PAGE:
On the heels of news of not one but two acquisitions from Apple last week, a report surfaced yesterday that Apple had picked up yet another company, the music analytics startup Asaii, for under $100 million; the report led to a “confirmation” from a shareholder in a separate report. But as it turns out, neither appear to be correct.
But we asked and Apple has declined to confirm the deal, and it gave no green light to use its usual statement — the one it often issues when smaller startups are acquired. (You can see a sample of it in this story about Apple buying computer vision startup Spektral last week, which we did get Apple to confirm.) That is, the company has not acquired the assets of the startup.
What it has done is hire a few employees of the company — specifically the three founders, Sony Theakanath, Austin Chen and Chris Zhang — who are all now working at Apple at Apple Music. (Apple has done this before: for example, it hired a team from the mapping app PinDrop in the UK; at the time it was also misreported as an acquisition.)
It’s not clear if the three will be working on similar technology, or other kinds of tools to affect how music is discovered on Apple Music. Apple has already launched a beta of its own analytics service called Apple Music for Artists.
Asaii announced in September that it would shut down its service October 14 (yesterday). It also provided music analytics, but it focused on a wider picture across multiple platforms (not just a single silo like Apple Music or Spotify).
Spotify — the music streaming business that is currently Apple’s biggest rival — has added a number of features over the years (some built in-house, some by way of acquisition) to improve the services that it offers to artists to have more transparency on how well their music, and their “brands,” are performing on Spotify. For Spotify, it’s part of a suite of services to help them leverage Spotify as a distribution platform to improve their overall business as artists.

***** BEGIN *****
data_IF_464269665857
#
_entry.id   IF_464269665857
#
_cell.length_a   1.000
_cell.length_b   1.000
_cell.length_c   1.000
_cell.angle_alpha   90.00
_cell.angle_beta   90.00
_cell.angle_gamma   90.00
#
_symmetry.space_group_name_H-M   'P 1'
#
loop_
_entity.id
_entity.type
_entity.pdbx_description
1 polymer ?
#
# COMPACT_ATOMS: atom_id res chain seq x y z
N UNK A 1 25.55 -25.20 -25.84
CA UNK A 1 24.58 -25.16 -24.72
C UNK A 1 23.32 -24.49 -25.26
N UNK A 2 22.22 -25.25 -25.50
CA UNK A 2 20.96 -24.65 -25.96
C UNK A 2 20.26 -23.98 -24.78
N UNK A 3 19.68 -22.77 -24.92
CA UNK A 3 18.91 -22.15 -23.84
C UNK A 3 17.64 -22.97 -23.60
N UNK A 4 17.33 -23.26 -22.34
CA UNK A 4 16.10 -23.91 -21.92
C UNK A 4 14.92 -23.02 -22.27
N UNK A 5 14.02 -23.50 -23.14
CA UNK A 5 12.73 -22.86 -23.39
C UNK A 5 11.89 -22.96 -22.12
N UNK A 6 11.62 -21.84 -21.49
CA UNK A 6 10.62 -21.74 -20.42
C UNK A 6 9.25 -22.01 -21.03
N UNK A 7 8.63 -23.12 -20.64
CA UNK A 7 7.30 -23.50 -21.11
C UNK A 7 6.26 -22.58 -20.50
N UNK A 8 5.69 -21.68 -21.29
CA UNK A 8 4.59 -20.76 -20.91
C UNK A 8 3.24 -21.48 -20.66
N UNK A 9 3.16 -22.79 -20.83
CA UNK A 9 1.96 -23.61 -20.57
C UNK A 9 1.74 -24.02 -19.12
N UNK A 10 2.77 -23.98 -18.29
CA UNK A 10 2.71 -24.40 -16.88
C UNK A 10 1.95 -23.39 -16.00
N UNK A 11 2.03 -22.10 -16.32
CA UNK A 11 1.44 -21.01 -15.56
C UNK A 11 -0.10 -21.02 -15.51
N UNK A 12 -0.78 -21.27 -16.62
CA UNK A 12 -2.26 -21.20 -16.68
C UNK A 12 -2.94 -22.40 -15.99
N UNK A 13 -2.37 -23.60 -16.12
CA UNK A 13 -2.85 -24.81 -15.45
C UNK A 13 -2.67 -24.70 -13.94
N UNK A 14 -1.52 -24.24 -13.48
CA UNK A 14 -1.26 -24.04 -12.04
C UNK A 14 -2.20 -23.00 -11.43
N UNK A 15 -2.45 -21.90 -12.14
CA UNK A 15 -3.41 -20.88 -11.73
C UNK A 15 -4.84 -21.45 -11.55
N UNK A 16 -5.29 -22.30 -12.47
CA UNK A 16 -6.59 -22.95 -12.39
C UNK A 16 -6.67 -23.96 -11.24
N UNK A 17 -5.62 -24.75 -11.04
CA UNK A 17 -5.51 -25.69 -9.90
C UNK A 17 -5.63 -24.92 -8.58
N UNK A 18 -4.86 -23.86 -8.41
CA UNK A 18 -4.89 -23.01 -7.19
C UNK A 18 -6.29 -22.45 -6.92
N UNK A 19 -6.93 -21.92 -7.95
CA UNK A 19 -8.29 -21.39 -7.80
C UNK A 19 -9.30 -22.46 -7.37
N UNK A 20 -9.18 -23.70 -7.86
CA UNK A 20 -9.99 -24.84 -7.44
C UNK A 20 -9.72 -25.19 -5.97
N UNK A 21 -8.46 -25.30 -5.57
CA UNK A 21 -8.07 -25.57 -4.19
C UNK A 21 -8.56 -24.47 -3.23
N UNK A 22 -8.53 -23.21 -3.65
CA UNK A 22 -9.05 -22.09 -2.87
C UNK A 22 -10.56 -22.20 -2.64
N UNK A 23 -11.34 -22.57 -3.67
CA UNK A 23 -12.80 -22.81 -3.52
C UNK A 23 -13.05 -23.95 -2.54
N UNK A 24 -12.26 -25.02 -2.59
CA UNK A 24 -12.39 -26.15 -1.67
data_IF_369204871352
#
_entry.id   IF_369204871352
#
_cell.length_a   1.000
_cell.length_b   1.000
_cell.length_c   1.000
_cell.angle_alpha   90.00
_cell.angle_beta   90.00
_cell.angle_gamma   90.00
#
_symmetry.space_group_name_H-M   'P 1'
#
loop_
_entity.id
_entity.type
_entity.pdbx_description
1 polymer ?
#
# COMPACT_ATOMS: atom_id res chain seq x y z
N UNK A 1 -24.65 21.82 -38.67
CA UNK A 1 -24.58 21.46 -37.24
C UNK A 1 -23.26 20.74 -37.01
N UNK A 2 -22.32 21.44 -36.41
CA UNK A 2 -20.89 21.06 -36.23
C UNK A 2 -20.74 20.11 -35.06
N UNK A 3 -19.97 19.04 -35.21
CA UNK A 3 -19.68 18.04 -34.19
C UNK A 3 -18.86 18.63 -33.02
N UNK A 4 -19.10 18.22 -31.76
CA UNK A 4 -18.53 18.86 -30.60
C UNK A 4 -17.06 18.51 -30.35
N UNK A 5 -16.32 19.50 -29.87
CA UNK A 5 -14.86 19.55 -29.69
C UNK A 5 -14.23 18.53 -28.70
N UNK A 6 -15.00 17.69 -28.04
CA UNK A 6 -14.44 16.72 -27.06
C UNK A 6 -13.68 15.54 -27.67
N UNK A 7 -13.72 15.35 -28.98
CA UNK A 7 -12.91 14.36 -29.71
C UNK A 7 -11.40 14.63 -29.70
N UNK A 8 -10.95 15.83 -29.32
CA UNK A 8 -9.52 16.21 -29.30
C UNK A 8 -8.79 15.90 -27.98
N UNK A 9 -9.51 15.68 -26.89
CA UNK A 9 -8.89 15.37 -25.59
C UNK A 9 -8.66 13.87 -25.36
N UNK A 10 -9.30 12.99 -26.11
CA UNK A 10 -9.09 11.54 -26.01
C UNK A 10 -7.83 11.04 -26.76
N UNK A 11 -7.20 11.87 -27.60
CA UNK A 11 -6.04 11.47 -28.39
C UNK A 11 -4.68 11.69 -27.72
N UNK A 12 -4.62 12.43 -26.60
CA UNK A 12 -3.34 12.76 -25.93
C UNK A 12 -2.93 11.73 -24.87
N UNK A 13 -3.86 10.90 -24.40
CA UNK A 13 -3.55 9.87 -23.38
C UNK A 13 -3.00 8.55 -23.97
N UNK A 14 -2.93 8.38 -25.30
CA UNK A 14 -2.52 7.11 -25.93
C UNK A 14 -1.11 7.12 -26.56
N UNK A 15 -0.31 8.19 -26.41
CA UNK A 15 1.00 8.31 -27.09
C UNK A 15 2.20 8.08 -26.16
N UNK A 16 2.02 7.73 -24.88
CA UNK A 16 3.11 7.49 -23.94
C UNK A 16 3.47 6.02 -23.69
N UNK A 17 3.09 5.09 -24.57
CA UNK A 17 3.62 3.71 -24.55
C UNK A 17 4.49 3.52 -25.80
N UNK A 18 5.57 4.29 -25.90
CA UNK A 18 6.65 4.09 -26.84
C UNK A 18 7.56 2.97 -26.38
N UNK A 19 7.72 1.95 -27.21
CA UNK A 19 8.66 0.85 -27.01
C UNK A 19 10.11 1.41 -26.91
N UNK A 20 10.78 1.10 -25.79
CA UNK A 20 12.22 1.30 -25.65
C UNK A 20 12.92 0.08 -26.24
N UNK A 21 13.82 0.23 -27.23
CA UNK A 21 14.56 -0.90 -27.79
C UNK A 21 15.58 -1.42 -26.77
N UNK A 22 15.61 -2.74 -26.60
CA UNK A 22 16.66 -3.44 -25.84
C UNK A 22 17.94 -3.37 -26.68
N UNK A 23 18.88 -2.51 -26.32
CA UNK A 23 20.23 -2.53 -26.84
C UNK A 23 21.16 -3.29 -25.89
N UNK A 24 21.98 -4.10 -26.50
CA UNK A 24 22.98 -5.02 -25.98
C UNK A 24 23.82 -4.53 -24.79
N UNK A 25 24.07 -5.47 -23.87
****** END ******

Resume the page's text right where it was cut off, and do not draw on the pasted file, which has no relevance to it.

Some believe that Spotify will continue to ramp up these services over time to take on more of the functions of a traditional label in a bid to improve its margins, and also provide more utility to artists. It’s making those moves at a time when many musicians and songwriters have grown disillusioned with the music industry and how they can (or can’t, as the case may be) make money in it.
So it stands to reason that Apple, too, might be considering how it can build similar features into Apple Music — although the company has not confirmed that it will, nor will it be using Asaii’s existing tools to do so.
To be clear, Apple already has some features in place to help promote and understand how music performs on its platform. The beta of Apple Music for Artists, which launched in June of this year, currently provides details on plays, radio spins, song purchases and album purchases.
It also lets you look into trends around your music, control how your artist profile looks, and get insights into how and where your music gets discovered. Separately, it also provides various widgets you can use to promote your Apple Music tracks elsewhere, as well a guidelines on best practices.
But there is still a lot of ground to cover for Apple when it comes to music, both in terms of what it can provide artists as tools to improve their experience on there; and also in terms of how consumers discover and use music on the service. Both of these are potential areas that you might see getting developed over time.
Theakanath and Chen had both worked at Apple previously. PitchBook lists SkyDeck, an accelerator based at UC Berkeley, as its only investor. Meanwhile, Crunchbase lists The House Fund as its only investor, with no details on the amount raised.